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Facebook Unveils Graph Search, Adding A New 'Pillar' To Services

A sample search of Facebook's new Graph Search feature shows users' photographs. The company says users can also look for music.
A sample search of Facebook's new Graph Search feature shows users' photographs. The company says users can also look for music.

Users of Facebook will soon have a new search tool at their disposal, the leaders of the company announced Tuesday during a live event. The new Graph Search feature will let those on Facebook sift through photos, people, places, and business pages.

The new search ability will join Facebook users' newsfeed and timeline as "pillars" of their experience, said Facebook CEO Mark Zuckerberg, who predicted Graph Search would become an "amazing resource."

As for what that resource might help users accomplish, Facebook offered several examples Tuesday, ranging from finding people who like cycling in Seattle, Wash., to looking for a restaurant your friends liked in a certain area — the idea being that Graph Search refines results by combining different attributes.

The service is being introduced in English-language markets first, with a limited number of users using a beta version of the feature. Writing for USA Today, Jon Swartz reports that "Zuckerberg says hundreds, maybe thousands, will initially get Graph Search."

The new feature's name comes from the social network's Graph API, which handles data transfers between Facebook and third-party software such as apps and widgets. And the company is predicting new growth in what kind of data its users share.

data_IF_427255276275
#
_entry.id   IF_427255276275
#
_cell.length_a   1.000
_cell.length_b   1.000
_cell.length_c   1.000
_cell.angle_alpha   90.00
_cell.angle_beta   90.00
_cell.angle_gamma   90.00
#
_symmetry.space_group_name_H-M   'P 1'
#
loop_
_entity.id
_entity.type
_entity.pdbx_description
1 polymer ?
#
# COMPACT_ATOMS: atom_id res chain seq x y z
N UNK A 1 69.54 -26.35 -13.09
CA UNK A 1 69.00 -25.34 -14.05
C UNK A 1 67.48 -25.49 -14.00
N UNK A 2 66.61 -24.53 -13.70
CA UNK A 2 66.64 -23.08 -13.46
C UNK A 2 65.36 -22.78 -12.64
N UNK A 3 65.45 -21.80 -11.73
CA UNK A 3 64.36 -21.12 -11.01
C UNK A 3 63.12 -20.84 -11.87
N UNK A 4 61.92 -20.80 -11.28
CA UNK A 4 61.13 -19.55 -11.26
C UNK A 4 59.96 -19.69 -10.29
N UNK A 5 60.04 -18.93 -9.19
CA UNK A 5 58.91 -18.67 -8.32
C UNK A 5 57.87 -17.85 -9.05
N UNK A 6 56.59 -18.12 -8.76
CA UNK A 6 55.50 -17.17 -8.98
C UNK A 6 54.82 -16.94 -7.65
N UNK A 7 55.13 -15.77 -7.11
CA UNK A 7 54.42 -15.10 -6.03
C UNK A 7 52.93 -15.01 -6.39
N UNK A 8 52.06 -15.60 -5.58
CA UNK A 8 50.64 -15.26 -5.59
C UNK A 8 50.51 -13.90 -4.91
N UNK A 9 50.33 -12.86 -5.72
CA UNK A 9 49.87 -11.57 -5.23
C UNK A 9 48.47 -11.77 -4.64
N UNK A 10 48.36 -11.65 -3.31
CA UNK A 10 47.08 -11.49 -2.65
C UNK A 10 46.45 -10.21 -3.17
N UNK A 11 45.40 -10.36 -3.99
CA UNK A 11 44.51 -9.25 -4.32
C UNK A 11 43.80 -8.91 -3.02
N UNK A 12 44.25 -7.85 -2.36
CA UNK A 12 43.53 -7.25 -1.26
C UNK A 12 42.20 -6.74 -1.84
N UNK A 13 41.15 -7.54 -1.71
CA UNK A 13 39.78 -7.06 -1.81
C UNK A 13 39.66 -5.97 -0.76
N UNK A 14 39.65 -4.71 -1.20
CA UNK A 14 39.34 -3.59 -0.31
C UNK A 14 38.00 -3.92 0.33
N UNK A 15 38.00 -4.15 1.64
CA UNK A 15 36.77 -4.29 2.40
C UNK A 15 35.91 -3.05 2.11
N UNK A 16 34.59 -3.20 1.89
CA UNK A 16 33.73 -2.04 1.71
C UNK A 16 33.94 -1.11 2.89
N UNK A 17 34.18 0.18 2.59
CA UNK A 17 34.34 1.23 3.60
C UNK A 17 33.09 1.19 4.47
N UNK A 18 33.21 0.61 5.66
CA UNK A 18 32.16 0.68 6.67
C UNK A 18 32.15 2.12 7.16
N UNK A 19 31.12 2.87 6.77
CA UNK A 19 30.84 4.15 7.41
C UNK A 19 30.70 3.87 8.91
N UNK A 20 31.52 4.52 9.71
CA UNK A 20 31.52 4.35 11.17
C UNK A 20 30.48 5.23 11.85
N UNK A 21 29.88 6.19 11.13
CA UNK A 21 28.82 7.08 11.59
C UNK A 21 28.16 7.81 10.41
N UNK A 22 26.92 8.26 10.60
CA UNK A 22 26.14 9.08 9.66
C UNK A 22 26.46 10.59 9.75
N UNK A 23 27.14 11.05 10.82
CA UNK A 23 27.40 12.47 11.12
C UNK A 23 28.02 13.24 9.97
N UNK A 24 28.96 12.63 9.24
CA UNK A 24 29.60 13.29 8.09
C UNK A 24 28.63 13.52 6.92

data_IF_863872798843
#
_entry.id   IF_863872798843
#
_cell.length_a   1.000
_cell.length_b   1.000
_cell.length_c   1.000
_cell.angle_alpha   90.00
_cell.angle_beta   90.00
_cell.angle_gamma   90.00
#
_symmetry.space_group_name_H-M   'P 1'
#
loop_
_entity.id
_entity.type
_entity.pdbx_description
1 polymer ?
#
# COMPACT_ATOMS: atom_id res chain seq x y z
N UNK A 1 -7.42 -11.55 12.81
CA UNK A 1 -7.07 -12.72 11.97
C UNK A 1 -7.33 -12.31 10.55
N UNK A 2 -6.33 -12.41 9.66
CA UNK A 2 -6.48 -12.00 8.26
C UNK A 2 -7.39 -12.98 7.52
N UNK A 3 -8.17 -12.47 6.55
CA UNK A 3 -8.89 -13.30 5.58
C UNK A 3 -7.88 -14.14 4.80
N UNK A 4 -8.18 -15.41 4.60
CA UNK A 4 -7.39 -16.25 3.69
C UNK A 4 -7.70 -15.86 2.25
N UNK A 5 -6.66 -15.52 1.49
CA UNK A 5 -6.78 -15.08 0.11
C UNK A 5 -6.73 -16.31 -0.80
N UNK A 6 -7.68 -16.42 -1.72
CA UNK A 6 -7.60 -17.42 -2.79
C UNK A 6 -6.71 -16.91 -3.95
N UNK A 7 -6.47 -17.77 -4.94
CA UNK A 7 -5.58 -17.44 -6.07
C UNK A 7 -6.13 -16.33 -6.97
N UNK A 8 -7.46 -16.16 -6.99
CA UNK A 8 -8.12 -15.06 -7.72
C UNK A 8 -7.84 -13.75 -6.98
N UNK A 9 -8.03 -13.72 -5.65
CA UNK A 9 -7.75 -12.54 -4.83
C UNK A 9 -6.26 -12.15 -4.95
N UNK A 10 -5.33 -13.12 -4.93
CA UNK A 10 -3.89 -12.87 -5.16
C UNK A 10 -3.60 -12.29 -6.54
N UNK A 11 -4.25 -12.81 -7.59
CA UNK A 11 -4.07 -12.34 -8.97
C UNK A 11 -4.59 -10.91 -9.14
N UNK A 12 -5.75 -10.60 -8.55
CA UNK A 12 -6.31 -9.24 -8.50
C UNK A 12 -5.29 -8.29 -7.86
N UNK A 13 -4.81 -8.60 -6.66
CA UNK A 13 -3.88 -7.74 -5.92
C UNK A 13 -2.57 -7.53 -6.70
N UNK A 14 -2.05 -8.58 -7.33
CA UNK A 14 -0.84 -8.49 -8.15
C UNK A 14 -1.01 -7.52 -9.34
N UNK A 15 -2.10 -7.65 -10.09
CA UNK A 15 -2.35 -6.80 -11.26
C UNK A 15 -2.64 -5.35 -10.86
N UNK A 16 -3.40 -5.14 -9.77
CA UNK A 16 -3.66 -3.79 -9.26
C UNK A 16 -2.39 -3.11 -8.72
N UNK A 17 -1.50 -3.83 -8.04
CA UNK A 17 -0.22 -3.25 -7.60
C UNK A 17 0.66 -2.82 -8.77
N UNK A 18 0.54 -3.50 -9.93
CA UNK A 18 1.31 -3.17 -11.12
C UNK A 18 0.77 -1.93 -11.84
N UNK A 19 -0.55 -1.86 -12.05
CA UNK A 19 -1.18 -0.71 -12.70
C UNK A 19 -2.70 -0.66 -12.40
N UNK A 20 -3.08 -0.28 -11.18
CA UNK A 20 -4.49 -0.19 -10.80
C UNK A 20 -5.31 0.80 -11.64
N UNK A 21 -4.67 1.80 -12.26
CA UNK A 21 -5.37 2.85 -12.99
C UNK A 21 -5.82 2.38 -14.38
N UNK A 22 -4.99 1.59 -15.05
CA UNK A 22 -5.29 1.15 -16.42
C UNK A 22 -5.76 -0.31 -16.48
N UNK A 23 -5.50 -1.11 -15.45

As NPR's Laura Sydell tweeted during the announcement, "Facebook says people will put more of their interests on Facebook" if they know their friends are looking for information about what they like, from music and movies to food and services. After the unveiling, shares of user-review site Yelp fell by 8 percent.

Facebook's announcement that it would make it easier to mine for data and photos is sure to raise some privacy concerns among its users. The company sought to address those worries Tuesday, saying that Graph Search will respect the same privacy settings that already limit the visibility of its members' pages.

"Everyone on Facebook who isn't blocked by you can search for you, but what they can see in search results about you depends on what's shared with them," according to a special page created to explain "How Privacy Works with Graph Search."

The page includes a link that allows users to review their Activity Log, which compiles the likes, status updates, photo uploads and other items that define a person's presence on Facebook.

"Most people today don't think about Facebook as a place to discover places where they could go eat, or things that they could go do," Zuckerberg said in a video introducing the new feature. "But with this product, it's so natural to be able to do that."

It may now also be natural, many observers noted Tuesday, to help Facebook strengthen its hold in the search advertising market, which Google has long dominated. The new feature is seen as a way for the social media network to build on the "Sponsored" advertising slots it began selling in 2012, which placed ads with search results.

The Graph Search tool was created internally at Facebook, leading some to speculate that Bing, which has played a Web-search role on the social media service, might be cut out of the picture. But the plan announced Tuesday calls for Bing to present results from the Web when a user's Facebook search comes up empty.

Copyright 2021 NPR. To see more, visit

Bill Chappell is a writer and editor on the News Desk in the heart of NPR's newsroom in Washington, D.C.
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